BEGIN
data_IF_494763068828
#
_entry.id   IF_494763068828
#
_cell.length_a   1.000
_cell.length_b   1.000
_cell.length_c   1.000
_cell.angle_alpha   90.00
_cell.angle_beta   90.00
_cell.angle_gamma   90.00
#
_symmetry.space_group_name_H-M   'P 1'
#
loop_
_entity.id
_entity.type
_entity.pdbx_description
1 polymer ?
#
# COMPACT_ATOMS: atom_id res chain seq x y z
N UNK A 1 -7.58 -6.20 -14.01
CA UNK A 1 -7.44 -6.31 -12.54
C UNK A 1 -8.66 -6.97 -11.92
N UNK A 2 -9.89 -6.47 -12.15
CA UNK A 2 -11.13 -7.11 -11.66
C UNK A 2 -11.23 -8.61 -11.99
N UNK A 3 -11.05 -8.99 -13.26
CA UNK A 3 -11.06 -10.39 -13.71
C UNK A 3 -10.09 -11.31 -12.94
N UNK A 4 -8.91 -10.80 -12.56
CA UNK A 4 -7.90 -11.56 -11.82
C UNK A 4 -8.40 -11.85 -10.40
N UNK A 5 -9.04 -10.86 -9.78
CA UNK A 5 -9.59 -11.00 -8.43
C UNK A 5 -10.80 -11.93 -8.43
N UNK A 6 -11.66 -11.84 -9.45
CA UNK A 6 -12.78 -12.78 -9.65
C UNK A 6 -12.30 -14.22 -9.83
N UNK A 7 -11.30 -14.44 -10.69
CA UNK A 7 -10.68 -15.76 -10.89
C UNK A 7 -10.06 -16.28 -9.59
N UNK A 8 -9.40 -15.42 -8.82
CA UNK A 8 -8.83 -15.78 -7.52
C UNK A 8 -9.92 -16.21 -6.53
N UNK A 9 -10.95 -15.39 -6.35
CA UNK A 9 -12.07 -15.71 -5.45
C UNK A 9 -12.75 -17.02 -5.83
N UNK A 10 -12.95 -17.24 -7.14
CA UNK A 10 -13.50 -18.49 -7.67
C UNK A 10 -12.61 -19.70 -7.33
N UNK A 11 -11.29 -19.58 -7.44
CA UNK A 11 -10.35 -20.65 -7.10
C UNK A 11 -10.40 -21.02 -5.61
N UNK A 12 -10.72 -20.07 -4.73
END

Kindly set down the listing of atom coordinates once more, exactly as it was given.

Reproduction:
data_IF_494763068828
#
_entry.id   IF_494763068828
#
_cell.length_a   1.000
_cell.length_b   1.000
_cell.length_c   1.000
_cell.angle_alpha   90.00
_cell.angle_beta   90.00
_cell.angle_gamma   90.00
#
_symmetry.space_group_name_H-M   'P 1'
#
loop_
_entity.id
_entity.type
_entity.pdbx_description
1 polymer ?
#
# COMPACT_ATOMS: atom_id res chain seq x y z
N UNK A 1 -7.58 -6.20 -14.01
CA UNK A 1 -7.44 -6.31 -12.54
C UNK A 1 -8.66 -6.97 -11.92
N UNK A 2 -9.89 -6.47 -12.15
CA UNK A 2 -11.13 -7.11 -11.66
C UNK A 2 -11.23 -8.61 -11.99
N UNK A 3 -11.05 -8.99 -13.26
CA UNK A 3 -11.06 -10.39 -13.71
C UNK A 3 -10.09 -11.31 -12.94
N UNK A 4 -8.91 -10.80 -12.56
CA UNK A 4 -7.90 -11.56 -11.82
C UNK A 4 -8.40 -11.85 -10.40
N UNK A 5 -9.04 -10.86 -9.78
CA UNK A 5 -9.59 -11.00 -8.43
C UNK A 5 -10.80 -11.93 -8.43
N UNK A 6 -11.66 -11.84 -9.45
CA UNK A 6 -12.78 -12.78 -9.65
C UNK A 6 -12.30 -14.22 -9.83
N UNK A 7 -11.30 -14.44 -10.69
CA UNK A 7 -10.68 -15.76 -10.89
C UNK A 7 -10.06 -16.28 -9.59
N UNK A 8 -9.40 -15.42 -8.82
CA UNK A 8 -8.83 -15.78 -7.52
C UNK A 8 -9.92 -16.21 -6.53
N UNK A 9 -10.95 -15.39 -6.35
CA UNK A 9 -12.07 -15.71 -5.45
C UNK A 9 -12.75 -17.02 -5.83
N UNK A 10 -12.95 -17.24 -7.14
CA UNK A 10 -13.50 -18.49 -7.67
C UNK A 10 -12.61 -19.70 -7.33
N UNK A 11 -11.29 -19.58 -7.44
CA UNK A 11 -10.35 -20.65 -7.10
C UNK A 11 -10.40 -21.02 -5.61
N UNK A 12 -10.72 -20.07 -4.73